Some motorists who stopped on San Diego freeways to grab tens of thousands of dollars tossed by drug suspects have not returned the money, and federal drug investigators plan to review photos and video of the spectacular scene to find them.
Television and surveillance cameras captured two men throwing fistfuls of cash out of their truck's windows while leading police on a wild chase across several streets and freeways on Thursday. As the cash swirled across freeway lanes, many drivers got out of their cars to pick up the mostly $20 and $100 bills.
The pursuit began after Drug Enforcement Administration agents saw the suspects make a drug transaction, agency spokeswoman Eileen Zeidler said. After they were stopped and arrested on Interstate 5, police and DEA agents followed the trail of cash and recovered more than $17,000.
Several people later turned in cash to police, but DEA investigators believe some have not. Driver Who Kept Money Explains Why
The money is evidence in an ongoing drug trafficking probe, Zeidler said, so agents plan to review video taken by a police helicopter, and a television news crew, plus surveillance cameras along the roadways to look for people who went for it.
"We have citizens calling us and sending us photos of people picking up money and their license plates," she said.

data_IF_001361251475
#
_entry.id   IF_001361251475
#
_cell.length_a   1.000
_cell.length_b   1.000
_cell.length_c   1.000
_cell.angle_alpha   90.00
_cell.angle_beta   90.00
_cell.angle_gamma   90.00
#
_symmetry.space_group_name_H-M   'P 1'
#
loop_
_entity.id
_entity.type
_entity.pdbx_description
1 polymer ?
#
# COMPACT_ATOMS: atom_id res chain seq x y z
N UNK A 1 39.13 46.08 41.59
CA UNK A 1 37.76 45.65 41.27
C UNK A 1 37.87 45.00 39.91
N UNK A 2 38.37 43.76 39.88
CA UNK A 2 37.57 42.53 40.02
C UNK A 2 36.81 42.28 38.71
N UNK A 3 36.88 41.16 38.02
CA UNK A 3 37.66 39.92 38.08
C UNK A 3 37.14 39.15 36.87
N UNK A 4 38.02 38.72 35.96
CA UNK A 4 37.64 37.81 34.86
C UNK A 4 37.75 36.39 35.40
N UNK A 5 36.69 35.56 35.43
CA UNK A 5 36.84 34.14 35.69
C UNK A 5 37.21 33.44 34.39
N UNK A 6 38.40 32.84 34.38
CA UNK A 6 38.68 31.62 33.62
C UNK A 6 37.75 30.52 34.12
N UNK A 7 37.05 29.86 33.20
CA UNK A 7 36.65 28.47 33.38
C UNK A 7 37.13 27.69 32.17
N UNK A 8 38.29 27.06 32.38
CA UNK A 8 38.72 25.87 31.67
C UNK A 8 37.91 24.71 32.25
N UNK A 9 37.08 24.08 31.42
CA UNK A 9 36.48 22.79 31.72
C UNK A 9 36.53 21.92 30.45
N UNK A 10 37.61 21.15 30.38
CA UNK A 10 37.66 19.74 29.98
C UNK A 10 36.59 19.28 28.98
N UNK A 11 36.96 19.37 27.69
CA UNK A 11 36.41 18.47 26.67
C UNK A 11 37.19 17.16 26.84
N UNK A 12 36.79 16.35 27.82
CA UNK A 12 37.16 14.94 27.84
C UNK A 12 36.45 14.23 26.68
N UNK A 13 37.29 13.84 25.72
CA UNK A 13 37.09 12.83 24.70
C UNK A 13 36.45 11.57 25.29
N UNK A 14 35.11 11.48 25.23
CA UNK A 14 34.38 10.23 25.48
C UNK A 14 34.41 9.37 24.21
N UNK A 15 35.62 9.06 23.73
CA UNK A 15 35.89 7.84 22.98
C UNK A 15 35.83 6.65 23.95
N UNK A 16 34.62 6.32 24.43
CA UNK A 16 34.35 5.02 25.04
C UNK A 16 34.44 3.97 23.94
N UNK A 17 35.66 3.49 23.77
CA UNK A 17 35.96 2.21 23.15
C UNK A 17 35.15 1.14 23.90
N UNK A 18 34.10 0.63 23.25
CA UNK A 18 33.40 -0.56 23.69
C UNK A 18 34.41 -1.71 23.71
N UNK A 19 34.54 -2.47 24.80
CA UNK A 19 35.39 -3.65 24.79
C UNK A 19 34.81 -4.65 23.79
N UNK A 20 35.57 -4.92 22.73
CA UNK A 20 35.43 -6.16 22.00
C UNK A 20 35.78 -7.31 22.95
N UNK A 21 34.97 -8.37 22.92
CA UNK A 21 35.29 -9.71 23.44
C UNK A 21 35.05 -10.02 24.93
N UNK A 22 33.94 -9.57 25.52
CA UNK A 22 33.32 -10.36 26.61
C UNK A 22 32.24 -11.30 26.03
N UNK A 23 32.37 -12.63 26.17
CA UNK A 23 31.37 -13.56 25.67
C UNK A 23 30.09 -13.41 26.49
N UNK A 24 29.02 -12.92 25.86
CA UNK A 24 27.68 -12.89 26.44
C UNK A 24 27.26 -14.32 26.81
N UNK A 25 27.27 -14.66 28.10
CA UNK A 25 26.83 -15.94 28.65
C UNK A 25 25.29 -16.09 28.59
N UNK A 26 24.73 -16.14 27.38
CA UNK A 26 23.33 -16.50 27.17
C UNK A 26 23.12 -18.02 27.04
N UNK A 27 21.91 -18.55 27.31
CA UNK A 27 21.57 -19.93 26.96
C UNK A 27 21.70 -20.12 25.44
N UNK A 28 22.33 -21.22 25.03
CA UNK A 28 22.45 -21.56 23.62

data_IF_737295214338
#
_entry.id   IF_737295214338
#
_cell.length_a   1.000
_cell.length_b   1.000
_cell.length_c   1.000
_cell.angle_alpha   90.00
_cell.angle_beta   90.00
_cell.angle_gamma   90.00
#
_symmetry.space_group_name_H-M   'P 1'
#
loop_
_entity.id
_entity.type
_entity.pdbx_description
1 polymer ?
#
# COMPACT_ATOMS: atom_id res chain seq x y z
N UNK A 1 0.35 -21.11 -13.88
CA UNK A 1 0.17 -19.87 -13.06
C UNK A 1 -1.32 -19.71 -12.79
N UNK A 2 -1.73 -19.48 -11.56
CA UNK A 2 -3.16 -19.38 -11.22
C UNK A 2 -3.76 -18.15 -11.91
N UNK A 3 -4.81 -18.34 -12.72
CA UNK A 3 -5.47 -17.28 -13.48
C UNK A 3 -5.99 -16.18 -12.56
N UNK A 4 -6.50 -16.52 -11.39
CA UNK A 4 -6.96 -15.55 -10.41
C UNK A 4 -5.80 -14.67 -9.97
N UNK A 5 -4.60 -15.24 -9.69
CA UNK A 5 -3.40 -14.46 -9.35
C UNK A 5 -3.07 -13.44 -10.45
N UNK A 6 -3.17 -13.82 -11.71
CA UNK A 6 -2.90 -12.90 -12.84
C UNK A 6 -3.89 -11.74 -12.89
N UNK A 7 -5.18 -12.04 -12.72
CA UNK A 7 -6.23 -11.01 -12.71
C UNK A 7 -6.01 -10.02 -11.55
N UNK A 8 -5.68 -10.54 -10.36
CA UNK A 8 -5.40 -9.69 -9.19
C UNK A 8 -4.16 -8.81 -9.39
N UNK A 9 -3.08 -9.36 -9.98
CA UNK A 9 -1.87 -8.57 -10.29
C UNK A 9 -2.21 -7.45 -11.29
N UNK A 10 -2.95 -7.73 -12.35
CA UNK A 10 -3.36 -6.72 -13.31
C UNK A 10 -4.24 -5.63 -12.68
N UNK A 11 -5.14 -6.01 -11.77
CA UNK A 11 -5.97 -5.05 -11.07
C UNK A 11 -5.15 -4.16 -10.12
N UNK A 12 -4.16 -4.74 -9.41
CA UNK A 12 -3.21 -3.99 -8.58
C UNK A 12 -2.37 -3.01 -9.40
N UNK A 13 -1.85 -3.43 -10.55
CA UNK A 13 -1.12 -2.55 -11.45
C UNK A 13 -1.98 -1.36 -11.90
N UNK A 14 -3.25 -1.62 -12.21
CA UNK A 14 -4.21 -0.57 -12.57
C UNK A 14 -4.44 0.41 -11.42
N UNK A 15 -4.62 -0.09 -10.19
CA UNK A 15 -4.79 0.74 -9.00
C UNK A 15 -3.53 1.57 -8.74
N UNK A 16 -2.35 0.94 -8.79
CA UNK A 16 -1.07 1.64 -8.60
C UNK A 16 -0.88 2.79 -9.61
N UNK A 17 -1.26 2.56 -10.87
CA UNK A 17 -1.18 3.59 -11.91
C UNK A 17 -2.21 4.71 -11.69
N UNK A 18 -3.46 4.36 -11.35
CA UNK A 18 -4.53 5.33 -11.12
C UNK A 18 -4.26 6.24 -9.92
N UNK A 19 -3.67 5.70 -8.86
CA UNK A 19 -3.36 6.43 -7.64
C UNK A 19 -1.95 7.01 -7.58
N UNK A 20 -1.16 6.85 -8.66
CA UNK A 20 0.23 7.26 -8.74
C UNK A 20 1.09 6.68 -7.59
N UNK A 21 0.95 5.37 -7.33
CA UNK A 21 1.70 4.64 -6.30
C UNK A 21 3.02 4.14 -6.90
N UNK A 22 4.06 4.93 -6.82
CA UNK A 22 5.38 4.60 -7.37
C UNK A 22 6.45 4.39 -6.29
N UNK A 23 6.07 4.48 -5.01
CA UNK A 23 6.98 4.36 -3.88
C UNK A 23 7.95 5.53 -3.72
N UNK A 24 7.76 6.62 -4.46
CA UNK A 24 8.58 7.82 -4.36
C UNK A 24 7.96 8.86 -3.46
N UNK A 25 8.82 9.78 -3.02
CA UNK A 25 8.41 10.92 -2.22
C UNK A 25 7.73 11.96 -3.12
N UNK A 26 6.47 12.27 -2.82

She declined to say what will happen to the people who are found to have not returned the bills.
"But if somebody has money, they certainly should come forward now before we come to them," Zeidler said.
The DEA has "a good ballpark idea" of how much the suspects had, and the majority of it has been accounted for, she said.
"We try to bring an air of calmness to the officers on the ground," Borinski said.
Officer Borinski was behind the controls of ABLE when the two suspected drug traffickers threw out thousands of dollars in cash onto the freeways. At first, Officer Borinski thought it was confetti.
"Seeing this vast amount of confetti that ended up being money flying out of this vehicle, it was different," Borinski said.
The helicopter pilot also says the cash commotion on the road was unbelievable as drivers got out and grabbed money.
"That was a problem from the stand point that all of these people then stopped and were trying to get rich quick," he said. With ABLE's help the chase came to a peaceful ending.
The officer has been involved in more than 50 pursuits in his career and ranks this one in the top five. So, what's his number one? Last week, a suspected bank robber led police on a dangerous chase where at times he drove the wrong way into oncoming traffic. In the end, the suspect in that chase also got caught.
Officer Borinski says there's a lesson to be learned. "If we're overhead, you're not going to get away with it," he said.